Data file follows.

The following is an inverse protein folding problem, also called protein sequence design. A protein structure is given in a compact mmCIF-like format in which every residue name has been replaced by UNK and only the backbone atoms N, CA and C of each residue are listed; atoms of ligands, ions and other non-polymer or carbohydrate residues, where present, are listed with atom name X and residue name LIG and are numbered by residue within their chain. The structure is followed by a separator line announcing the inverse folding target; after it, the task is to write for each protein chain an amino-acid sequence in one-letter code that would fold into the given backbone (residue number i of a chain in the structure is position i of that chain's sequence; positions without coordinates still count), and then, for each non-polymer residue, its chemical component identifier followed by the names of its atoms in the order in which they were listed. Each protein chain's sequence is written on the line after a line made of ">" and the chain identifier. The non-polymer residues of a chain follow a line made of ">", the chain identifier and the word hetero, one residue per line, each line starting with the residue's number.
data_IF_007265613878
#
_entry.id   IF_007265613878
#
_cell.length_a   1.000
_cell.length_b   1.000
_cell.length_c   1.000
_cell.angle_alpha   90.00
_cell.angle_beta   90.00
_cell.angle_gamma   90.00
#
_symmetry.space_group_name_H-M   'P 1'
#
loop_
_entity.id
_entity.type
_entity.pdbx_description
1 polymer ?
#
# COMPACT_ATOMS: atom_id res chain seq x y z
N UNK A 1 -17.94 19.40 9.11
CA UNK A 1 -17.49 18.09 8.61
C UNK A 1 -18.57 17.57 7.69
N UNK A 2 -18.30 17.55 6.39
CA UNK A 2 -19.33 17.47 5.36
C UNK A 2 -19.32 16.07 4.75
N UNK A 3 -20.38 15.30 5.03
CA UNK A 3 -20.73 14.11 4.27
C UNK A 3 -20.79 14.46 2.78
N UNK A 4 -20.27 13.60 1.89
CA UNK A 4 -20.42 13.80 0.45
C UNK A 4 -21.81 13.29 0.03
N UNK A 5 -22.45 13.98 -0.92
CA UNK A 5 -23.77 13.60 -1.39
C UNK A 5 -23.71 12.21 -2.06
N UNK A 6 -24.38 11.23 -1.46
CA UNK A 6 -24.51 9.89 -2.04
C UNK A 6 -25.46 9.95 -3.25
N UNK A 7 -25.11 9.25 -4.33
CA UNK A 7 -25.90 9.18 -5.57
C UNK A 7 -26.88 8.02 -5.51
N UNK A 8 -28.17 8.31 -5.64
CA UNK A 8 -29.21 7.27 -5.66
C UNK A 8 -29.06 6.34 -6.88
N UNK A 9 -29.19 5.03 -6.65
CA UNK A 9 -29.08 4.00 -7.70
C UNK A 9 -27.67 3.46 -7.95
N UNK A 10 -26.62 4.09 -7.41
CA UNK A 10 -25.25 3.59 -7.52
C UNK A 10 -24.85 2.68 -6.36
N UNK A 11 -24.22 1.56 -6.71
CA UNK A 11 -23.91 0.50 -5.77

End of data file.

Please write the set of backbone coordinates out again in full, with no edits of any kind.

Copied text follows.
The following is an inverse protein folding problem, also called protein sequence design. A protein structure is given in a compact mmCIF-like format in which every residue name has been replaced by UNK and only the backbone atoms N, CA and C of each residue are listed; atoms of ligands, ions and other non-polymer or carbohydrate residues, where present, are listed with atom name X and residue name LIG and are numbered by residue within their chain. The structure is followed by a separator line announcing the inverse folding target; after it, the task is to write for each protein chain an amino-acid sequence in one-letter code that would fold into the given backbone (residue number i of a chain in the structure is position i of that chain's sequence; positions without coordinates still count), and then, for each non-polymer residue, its chemical component identifier followed by the names of its atoms in the order in which they were listed. Each protein chain's sequence is written on the line after a line made of ">" and the chain identifier. The non-polymer residues of a chain follow a line made of ">", the chain identifier and the word hetero, one residue per line, each line starting with the residue's number.
data_IF_007265613878
#
_entry.id   IF_007265613878
#
_cell.length_a   1.000
_cell.length_b   1.000
_cell.length_c   1.000
_cell.angle_alpha   90.00
_cell.angle_beta   90.00
_cell.angle_gamma   90.00
#
_symmetry.space_group_name_H-M   'P 1'
#
loop_
_entity.id
_entity.type
_entity.pdbx_description
1 polymer ?
#
# COMPACT_ATOMS: atom_id res chain seq x y z
N UNK A 1 -17.94 19.40 9.11
CA UNK A 1 -17.49 18.09 8.61
C UNK A 1 -18.57 17.57 7.69
N UNK A 2 -18.30 17.55 6.39
CA UNK A 2 -19.33 17.47 5.36
C UNK A 2 -19.32 16.07 4.75
N UNK A 3 -20.38 15.30 5.03
CA UNK A 3 -20.73 14.11 4.27
C UNK A 3 -20.79 14.46 2.78
N UNK A 4 -20.27 13.60 1.89
CA UNK A 4 -20.42 13.80 0.45
C UNK A 4 -21.81 13.29 0.03
N UNK A 5 -22.45 13.98 -0.92
CA UNK A 5 -23.77 13.60 -1.39
C UNK A 5 -23.71 12.21 -2.06
N UNK A 6 -24.38 11.23 -1.46
CA UNK A 6 -24.51 9.89 -2.04
C UNK A 6 -25.46 9.95 -3.25
N UNK A 7 -25.11 9.25 -4.33
CA UNK A 7 -25.90 9.18 -5.57
C UNK A 7 -26.88 8.02 -5.51
N UNK A 8 -28.17 8.31 -5.64
CA UNK A 8 -29.21 7.27 -5.66
C UNK A 8 -29.06 6.34 -6.88
N UNK A 9 -29.19 5.03 -6.65
CA UNK A 9 -29.08 4.00 -7.70
C UNK A 9 -27.67 3.46 -7.95
N UNK A 10 -26.62 4.09 -7.41
CA UNK A 10 -25.25 3.59 -7.52
C UNK A 10 -24.85 2.68 -6.36
N UNK A 11 -24.22 1.56 -6.71
CA UNK A 11 -23.91 0.50 -5.77